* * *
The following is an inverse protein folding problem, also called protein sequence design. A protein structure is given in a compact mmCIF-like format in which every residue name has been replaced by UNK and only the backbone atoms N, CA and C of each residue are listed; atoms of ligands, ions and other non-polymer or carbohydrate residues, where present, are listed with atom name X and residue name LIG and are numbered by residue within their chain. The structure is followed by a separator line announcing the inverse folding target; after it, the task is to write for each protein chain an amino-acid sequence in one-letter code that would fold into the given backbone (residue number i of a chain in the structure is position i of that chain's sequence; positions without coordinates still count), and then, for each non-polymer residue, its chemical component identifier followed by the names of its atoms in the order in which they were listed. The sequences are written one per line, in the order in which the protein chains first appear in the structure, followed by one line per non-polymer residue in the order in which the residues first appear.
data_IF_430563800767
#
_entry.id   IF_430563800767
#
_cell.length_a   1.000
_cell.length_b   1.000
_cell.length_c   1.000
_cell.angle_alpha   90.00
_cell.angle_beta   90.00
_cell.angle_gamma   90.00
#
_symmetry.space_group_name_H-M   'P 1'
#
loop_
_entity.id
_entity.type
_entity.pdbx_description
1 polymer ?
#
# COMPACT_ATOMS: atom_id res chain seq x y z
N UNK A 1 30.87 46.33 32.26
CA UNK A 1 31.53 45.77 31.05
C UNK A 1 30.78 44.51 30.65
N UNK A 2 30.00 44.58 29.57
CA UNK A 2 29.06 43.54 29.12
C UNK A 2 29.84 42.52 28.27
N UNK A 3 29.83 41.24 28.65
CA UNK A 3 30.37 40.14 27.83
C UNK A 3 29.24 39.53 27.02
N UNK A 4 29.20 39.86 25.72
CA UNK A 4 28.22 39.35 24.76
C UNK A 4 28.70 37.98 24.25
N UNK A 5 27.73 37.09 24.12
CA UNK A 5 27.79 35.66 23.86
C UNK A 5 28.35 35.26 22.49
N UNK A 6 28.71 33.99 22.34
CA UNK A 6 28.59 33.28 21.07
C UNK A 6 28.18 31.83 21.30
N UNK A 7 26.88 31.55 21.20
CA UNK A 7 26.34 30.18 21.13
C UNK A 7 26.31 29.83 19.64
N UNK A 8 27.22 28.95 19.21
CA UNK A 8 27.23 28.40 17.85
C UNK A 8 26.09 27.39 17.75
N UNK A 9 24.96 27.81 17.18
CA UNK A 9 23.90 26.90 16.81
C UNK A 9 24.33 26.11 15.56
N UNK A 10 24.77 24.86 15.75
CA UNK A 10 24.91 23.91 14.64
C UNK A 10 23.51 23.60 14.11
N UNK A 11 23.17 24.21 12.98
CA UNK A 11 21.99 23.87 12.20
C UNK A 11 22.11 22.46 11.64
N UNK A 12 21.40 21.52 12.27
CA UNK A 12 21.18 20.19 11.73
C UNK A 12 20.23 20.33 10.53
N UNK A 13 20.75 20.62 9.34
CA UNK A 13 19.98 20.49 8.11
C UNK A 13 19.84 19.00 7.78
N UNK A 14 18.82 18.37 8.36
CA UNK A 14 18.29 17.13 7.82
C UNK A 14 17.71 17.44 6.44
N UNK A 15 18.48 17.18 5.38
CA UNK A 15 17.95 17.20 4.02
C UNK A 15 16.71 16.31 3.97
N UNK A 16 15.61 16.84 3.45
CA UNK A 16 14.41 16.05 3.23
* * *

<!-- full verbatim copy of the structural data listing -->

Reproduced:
The following is an inverse protein folding problem, also called protein sequence design. A protein structure is given in a compact mmCIF-like format in which every residue name has been replaced by UNK and only the backbone atoms N, CA and C of each residue are listed; atoms of ligands, ions and other non-polymer or carbohydrate residues, where present, are listed with atom name X and residue name LIG and are numbered by residue within their chain. The structure is followed by a separator line announcing the inverse folding target; after it, the task is to write for each protein chain an amino-acid sequence in one-letter code that would fold into the given backbone (residue number i of a chain in the structure is position i of that chain's sequence; positions without coordinates still count), and then, for each non-polymer residue, its chemical component identifier followed by the names of its atoms in the order in which they were listed. The sequences are written one per line, in the order in which the protein chains first appear in the structure, followed by one line per non-polymer residue in the order in which the residues first appear.
data_IF_430563800767
#
_entry.id   IF_430563800767
#
_cell.length_a   1.000
_cell.length_b   1.000
_cell.length_c   1.000
_cell.angle_alpha   90.00
_cell.angle_beta   90.00
_cell.angle_gamma   90.00
#
_symmetry.space_group_name_H-M   'P 1'
#
loop_
_entity.id
_entity.type
_entity.pdbx_description
1 polymer ?
#
# COMPACT_ATOMS: atom_id res chain seq x y z
N UNK A 1 30.87 46.33 32.26
CA UNK A 1 31.53 45.77 31.05
C UNK A 1 30.78 44.51 30.65
N UNK A 2 30.00 44.58 29.57
CA UNK A 2 29.06 43.54 29.12
C UNK A 2 29.84 42.52 28.27
N UNK A 3 29.83 41.24 28.65
CA UNK A 3 30.37 40.14 27.83
C UNK A 3 29.24 39.53 27.02
N UNK A 4 29.20 39.86 25.72
CA UNK A 4 28.22 39.35 24.76
C UNK A 4 28.70 37.98 24.25
N UNK A 5 27.73 37.09 24.12
CA UNK A 5 27.79 35.66 23.86
C UNK A 5 28.35 35.26 22.49
N UNK A 6 28.71 33.99 22.34
CA UNK A 6 28.59 33.28 21.07
C UNK A 6 28.18 31.83 21.30
N UNK A 7 26.88 31.55 21.20
CA UNK A 7 26.34 30.18 21.13
C UNK A 7 26.31 29.83 19.64
N UNK A 8 27.22 28.95 19.21
CA UNK A 8 27.23 28.40 17.85
C UNK A 8 26.09 27.39 17.75
N UNK A 9 24.96 27.81 17.18
CA UNK A 9 23.90 26.90 16.81
C UNK A 9 24.33 26.11 15.56
N UNK A 10 24.77 24.86 15.75
CA UNK A 10 24.91 23.91 14.64
C UNK A 10 23.51 23.60 14.11
N UNK A 11 23.17 24.21 12.98
CA UNK A 11 21.99 23.87 12.20
C UNK A 11 22.11 22.46 11.64
N UNK A 12 21.40 21.52 12.27
CA UNK A 12 21.18 20.19 11.73
C UNK A 12 20.23 20.33 10.53
N UNK A 13 20.75 20.62 9.34
CA UNK A 13 19.98 20.49 8.11
C UNK A 13 19.84 19.00 7.78
N UNK A 14 18.82 18.37 8.36
CA UNK A 14 18.29 17.13 7.82
C UNK A 14 17.71 17.44 6.44
N UNK A 15 18.48 17.18 5.38
CA UNK A 15 17.95 17.20 4.02
C UNK A 15 16.71 16.31 3.97
N UNK A 16 15.61 16.84 3.45
CA UNK A 16 14.41 16.05 3.23